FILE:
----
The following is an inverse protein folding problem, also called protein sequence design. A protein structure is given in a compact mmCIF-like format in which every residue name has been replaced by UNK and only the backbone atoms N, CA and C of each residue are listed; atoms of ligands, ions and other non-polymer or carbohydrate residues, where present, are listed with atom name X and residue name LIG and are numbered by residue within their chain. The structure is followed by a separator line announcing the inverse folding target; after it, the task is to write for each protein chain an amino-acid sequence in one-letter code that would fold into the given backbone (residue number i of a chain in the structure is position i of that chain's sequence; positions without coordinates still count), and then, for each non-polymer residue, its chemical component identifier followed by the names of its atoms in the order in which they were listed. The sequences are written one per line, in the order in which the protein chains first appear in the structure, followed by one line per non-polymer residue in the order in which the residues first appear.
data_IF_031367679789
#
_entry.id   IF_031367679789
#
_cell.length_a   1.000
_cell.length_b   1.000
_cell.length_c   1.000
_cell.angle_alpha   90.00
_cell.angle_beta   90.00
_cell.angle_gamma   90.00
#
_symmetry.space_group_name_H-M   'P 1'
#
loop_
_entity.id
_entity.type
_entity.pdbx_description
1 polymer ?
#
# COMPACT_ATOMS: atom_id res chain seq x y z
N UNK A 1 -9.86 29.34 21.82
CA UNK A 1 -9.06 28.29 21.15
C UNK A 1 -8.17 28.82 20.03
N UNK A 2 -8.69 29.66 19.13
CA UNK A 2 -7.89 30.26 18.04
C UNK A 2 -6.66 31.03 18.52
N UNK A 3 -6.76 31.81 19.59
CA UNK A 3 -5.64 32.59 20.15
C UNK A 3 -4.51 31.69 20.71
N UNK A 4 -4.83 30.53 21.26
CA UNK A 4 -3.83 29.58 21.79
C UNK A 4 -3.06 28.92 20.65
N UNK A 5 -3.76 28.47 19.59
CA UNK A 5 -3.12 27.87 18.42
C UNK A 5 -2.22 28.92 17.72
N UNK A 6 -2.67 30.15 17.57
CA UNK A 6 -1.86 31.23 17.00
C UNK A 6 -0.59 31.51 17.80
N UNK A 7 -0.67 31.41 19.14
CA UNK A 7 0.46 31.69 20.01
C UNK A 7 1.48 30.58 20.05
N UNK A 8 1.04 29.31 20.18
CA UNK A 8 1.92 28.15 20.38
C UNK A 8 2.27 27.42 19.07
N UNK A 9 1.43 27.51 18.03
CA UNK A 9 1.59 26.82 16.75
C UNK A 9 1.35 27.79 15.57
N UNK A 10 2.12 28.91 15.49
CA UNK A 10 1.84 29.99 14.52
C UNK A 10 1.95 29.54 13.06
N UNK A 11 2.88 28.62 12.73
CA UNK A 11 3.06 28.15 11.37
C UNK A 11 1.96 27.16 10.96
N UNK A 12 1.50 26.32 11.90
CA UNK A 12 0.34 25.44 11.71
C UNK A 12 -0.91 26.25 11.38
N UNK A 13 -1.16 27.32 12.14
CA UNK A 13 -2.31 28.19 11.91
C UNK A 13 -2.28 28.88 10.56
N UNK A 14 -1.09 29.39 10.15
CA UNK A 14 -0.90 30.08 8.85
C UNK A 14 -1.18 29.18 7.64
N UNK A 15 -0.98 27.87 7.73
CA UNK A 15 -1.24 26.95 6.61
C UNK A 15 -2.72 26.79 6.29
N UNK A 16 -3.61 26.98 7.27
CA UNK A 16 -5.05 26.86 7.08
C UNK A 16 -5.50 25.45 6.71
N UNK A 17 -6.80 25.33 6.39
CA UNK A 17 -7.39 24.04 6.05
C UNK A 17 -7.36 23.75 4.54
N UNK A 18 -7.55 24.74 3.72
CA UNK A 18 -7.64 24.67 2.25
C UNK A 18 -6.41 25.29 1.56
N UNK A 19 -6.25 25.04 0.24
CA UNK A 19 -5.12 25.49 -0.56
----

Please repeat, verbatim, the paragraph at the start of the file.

The following is an inverse protein folding problem, also called protein sequence design. A protein structure is given in a compact mmCIF-like format in which every residue name has been replaced by UNK and only the backbone atoms N, CA and C of each residue are listed; atoms of ligands, ions and other non-polymer or carbohydrate residues, where present, are listed with atom name X and residue name LIG and are numbered by residue within their chain. The structure is followed by a separator line announcing the inverse folding target; after it, the task is to write for each protein chain an amino-acid sequence in one-letter code that would fold into the given backbone (residue number i of a chain in the structure is position i of that chain's sequence; positions without coordinates still count), and then, for each non-polymer residue, its chemical component identifier followed by the names of its atoms in the order in which they were listed. The sequences are written one per line, in the order in which the protein chains first appear in the structure, followed by one line per non-polymer residue in the order in which the residues first appear.